Nearly 3,000 mainly western men will gather at the World Economic Forum event to discuss the transformative power of technology. Addressing the worrying internet gender gap seems unlikely.
The global business elite will descend on the upmarket Swiss resort of Davos this week for the World Economic Forum’s annual meeting, which this year focuses on the transforming power of technology – or the fourth industrial revolution.
Long regarded as a leading platform on key international issues, Davos has in some quarters become a byword for a champagne-soaked chums club of the global financial elite, personified by the “Davos man”. Last year’s delegate list was 83% male, despite the introduction of an unambitious quota for the WEF’s strategic partners to bring one woman in every group of five senior executives. And this year the female quotient has only increased by 1%.
So while transforming the lives of future generations through technology is a worthy topic for debate, we might well ask what a gathering that is so grossly gender-unbalanced is likely to do to close the worrying digital divide between the sexes globally. [...]
Read Henrietta Moore on Davos 2016 in The Guardian (19 January 2016)
The independent review on The Economics of Biodiversity led by Professor Sir Partha Dasgupta has now been delivered to the government. The report underlines our failure to grasp that our economies are “embedded within Nature, and not external to it.” We rely on nature to “provide us with food, water and shelter; regulate our climate and disease; maintain nutrient cycles and oxygen production; and provide us with spiritual fulfilment and opportunities for recreation and recuperation which can enhance our health and well-being.”Read More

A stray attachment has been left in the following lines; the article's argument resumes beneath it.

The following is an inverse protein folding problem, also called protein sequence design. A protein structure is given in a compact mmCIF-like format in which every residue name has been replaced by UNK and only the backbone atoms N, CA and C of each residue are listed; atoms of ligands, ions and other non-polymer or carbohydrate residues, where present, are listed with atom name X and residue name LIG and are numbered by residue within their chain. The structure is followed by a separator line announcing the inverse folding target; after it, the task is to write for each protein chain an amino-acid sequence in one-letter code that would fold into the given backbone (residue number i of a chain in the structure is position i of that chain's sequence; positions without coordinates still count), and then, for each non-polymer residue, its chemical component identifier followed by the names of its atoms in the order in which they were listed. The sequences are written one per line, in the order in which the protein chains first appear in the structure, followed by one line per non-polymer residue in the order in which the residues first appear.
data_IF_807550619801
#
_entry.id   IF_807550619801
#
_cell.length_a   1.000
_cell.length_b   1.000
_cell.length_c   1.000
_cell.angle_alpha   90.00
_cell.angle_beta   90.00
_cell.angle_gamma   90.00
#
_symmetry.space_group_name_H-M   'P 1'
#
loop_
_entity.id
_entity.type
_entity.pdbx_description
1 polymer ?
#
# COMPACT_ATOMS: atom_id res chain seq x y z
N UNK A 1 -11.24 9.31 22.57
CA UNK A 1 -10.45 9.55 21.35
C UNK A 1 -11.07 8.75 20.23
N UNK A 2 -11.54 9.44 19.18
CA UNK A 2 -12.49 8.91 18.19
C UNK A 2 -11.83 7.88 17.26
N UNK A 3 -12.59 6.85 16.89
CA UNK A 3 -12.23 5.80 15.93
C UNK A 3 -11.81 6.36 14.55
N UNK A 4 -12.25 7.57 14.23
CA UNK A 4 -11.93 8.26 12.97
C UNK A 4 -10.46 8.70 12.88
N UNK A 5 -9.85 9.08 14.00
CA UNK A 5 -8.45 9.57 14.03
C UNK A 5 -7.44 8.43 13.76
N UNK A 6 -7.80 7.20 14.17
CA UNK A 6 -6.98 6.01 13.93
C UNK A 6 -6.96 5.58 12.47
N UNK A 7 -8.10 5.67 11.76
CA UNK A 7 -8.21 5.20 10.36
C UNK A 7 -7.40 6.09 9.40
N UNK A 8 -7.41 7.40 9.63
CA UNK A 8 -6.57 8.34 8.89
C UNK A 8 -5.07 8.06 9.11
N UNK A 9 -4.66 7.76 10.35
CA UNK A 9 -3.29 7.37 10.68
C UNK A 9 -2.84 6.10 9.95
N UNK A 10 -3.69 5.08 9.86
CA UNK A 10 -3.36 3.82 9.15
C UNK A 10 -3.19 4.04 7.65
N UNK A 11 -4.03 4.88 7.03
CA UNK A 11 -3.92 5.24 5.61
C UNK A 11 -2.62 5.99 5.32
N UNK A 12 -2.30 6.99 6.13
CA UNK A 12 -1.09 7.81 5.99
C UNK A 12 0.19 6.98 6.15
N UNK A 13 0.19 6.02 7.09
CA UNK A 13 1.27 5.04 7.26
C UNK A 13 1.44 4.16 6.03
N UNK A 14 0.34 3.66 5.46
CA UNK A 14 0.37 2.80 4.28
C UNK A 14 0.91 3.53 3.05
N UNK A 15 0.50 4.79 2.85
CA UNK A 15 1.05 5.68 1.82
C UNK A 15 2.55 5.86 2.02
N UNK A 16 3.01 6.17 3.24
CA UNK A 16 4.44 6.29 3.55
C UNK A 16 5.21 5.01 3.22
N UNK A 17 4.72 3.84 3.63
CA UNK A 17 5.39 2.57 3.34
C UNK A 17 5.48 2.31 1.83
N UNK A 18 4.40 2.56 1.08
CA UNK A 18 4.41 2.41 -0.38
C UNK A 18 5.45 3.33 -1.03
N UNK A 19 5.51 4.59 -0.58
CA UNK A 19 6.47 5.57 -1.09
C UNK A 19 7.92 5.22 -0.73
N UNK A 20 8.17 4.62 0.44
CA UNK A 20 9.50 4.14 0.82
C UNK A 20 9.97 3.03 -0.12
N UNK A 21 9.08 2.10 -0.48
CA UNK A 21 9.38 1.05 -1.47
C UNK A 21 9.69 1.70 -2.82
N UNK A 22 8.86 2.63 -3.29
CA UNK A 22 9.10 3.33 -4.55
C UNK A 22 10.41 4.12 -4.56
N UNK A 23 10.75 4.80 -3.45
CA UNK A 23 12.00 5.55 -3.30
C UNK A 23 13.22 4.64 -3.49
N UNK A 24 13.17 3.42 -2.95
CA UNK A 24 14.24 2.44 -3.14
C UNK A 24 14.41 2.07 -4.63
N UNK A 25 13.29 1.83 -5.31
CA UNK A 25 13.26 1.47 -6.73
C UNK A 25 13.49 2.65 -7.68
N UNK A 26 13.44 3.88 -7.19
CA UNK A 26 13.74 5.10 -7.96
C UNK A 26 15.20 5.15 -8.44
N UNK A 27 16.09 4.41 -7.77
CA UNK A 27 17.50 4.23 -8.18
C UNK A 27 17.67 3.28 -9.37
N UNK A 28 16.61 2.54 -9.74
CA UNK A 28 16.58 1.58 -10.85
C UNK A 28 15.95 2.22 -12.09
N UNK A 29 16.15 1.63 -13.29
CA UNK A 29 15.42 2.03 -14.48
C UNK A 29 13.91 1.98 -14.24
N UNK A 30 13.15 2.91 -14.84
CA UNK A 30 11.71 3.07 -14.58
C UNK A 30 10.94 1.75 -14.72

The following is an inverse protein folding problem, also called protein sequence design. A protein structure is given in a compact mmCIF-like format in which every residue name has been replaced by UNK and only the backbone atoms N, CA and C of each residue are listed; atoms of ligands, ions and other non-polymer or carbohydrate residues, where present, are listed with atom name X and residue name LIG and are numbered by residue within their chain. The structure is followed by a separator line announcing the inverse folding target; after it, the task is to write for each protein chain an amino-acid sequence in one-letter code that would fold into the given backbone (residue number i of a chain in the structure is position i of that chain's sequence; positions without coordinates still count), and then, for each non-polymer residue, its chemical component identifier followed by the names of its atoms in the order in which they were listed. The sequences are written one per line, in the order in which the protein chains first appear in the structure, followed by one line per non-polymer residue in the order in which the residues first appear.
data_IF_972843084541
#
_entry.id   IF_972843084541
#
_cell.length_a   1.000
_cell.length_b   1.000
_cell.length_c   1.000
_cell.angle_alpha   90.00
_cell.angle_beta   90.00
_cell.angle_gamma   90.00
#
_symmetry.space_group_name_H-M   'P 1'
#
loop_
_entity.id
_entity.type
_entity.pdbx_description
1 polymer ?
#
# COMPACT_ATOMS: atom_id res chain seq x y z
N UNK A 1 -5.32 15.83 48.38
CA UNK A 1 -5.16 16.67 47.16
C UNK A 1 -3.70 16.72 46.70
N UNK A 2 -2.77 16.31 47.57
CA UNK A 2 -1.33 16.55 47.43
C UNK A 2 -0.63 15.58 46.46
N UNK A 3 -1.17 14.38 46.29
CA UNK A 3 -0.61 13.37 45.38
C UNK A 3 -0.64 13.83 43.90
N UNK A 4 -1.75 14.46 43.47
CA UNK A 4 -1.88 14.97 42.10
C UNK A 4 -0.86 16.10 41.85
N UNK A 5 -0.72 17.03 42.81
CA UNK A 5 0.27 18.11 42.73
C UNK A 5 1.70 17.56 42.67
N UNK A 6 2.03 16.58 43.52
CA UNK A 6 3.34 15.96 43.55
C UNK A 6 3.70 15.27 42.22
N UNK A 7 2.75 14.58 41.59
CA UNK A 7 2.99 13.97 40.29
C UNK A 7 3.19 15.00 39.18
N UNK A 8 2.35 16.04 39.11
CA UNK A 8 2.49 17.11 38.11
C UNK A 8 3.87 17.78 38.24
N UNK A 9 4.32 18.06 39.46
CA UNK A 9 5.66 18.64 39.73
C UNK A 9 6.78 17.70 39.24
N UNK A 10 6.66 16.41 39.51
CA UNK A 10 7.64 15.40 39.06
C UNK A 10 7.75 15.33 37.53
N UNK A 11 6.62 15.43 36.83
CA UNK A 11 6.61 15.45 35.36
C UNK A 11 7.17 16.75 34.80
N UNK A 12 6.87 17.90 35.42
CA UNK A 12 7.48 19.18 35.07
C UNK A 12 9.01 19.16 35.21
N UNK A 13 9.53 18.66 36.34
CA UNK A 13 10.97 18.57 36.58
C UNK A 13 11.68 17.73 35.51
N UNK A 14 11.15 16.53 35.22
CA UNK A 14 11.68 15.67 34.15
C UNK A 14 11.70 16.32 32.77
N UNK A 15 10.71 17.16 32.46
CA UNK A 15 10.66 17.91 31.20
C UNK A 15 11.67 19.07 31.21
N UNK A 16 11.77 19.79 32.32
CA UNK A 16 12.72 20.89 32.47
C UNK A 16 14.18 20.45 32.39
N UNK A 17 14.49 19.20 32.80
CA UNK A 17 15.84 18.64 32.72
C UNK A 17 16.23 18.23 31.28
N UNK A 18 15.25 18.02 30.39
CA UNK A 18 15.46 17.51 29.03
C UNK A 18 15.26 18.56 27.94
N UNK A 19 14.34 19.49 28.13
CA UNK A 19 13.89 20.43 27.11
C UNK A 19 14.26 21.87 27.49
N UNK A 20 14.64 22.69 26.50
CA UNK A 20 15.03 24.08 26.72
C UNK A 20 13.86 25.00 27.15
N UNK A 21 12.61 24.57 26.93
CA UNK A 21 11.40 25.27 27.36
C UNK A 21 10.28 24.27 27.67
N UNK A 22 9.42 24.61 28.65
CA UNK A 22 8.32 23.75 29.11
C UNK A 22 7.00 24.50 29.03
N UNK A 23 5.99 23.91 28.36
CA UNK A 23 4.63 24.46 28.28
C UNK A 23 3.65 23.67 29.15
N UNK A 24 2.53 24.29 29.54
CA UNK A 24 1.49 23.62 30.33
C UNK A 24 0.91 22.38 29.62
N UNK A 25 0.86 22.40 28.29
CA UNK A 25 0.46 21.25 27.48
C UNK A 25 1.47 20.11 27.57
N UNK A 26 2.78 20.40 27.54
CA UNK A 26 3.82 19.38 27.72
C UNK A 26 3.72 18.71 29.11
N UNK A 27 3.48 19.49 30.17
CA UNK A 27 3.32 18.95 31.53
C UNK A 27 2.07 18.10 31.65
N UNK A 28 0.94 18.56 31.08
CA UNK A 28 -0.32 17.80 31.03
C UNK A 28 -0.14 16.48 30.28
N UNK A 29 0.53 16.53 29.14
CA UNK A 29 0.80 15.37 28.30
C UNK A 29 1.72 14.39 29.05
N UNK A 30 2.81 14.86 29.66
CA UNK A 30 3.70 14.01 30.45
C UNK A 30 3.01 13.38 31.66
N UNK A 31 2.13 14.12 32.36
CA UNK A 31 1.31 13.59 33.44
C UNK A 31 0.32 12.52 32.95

On 4 August 2020, a massive explosion at Beirut’s port killed at least 200 people and caused up to $15bn in damage to buildings and infrastructure – including the destruction of the public electricity company building. It was the latest blow for a country battling a 30-year energy crisis and facing chronic shortages as a result of an ageing infrastructure based around fossil fuels.Read More
In 1945, the UK’s welfare state was set up to address the want, need and misery caused by unemployment. Seventy-five years later, prior to the Covid-19 pandemic, we had almost full employment in the UK – and yet we still have massive levels of poverty and precarity experienced by people in work.Read More